What Does the Banking Royal Commission Mean for You?
From mortgages to insurance and super, here’s how you might be affected.
There’s been a lot in the news about how financial products and services might change after the findings of the recent Royal Commission.
Here are a few examples of how you might be affected:
Investors in big banks? Most of us have some investment in the banks due to superannuation. The value of the big four rose by $20 billion on the share market after the Royal Commission report was handed down, recovering about one-quarter of the value lost since the Royal Commission began.
Victims of bank greed? At least three companies facing prosecution over fee for no service: AMP, ANZ, CBA, NAB and Westpac will refund customers at least $850 million. It’s not yet known who might face criminal charges. “I consider it open to a jury to conclude, beyond reasonable doubt” that these companies engaged in conduct that was “dishonest according to the standards of ordinary people”, Commissioner Hayne said.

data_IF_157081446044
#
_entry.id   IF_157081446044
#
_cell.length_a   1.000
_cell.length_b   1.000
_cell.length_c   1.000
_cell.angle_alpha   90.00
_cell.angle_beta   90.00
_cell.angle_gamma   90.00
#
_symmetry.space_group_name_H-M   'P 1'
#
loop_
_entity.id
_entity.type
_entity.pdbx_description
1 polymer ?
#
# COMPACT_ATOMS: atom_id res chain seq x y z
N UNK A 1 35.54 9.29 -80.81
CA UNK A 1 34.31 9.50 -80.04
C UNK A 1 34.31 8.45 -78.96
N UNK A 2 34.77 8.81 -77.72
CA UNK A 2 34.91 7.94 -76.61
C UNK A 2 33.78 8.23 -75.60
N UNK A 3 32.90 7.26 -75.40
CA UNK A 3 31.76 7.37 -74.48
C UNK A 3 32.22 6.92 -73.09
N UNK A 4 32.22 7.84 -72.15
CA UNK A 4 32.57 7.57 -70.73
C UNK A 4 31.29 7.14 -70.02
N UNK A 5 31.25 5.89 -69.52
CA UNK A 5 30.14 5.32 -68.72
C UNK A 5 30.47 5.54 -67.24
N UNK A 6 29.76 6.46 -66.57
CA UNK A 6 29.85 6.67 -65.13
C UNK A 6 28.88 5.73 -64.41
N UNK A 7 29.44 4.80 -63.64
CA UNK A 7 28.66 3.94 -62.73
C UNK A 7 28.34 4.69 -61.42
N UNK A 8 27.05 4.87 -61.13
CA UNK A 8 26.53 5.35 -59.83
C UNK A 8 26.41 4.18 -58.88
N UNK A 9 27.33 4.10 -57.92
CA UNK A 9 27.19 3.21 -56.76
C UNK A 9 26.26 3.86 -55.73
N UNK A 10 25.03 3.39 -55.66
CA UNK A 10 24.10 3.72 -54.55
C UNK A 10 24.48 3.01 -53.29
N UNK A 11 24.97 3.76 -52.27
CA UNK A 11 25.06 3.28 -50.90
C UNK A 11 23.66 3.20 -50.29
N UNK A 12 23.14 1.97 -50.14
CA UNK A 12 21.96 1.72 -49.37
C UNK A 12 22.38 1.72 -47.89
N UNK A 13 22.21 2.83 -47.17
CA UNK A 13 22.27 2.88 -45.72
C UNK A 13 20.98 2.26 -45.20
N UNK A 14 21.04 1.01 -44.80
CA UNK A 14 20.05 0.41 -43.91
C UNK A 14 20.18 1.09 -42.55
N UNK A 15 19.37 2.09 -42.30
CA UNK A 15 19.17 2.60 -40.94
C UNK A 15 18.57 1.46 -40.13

For those who can’t get compo from a bank, the government will also establish a compensation scheme of last resort going back 10 years and provides $30 million for past claims of misconduct.
Mortgage borrowers? Tighter lending standards will remain after Hayne recommended it. Hayne also recommended customers pay mortgage brokers upfront and commissions from banks be banned. The government has said it will only ban trailing commissions, not upfront commissions, but Labor may yet go further if elected. Brokers also face a new best interests duty and possible regulation as financial advisers. Brokers say interest rates will rise as a result of less competition in the industry.
Insurance policyholders? Commissions on life insurance and general insurance products could be wound back over the coming years, which might lead to lower premiums (but it might also make those industries less competitive as fewer switch). There will be no more unsolicited phone calls trying to sell you financial products, and there will be no cross-selling of super or insurance by banks or their advisers.
Financial advice customers? Tighter regulation is coming to financial advice – those who provide personal advice will have to be registered and the industry faces a central disciplinary body. Planners won’t be able to charge fees for no service anymore, and any ongoing fee arrangements would need to be reviewed annually by the client and recorded in writing.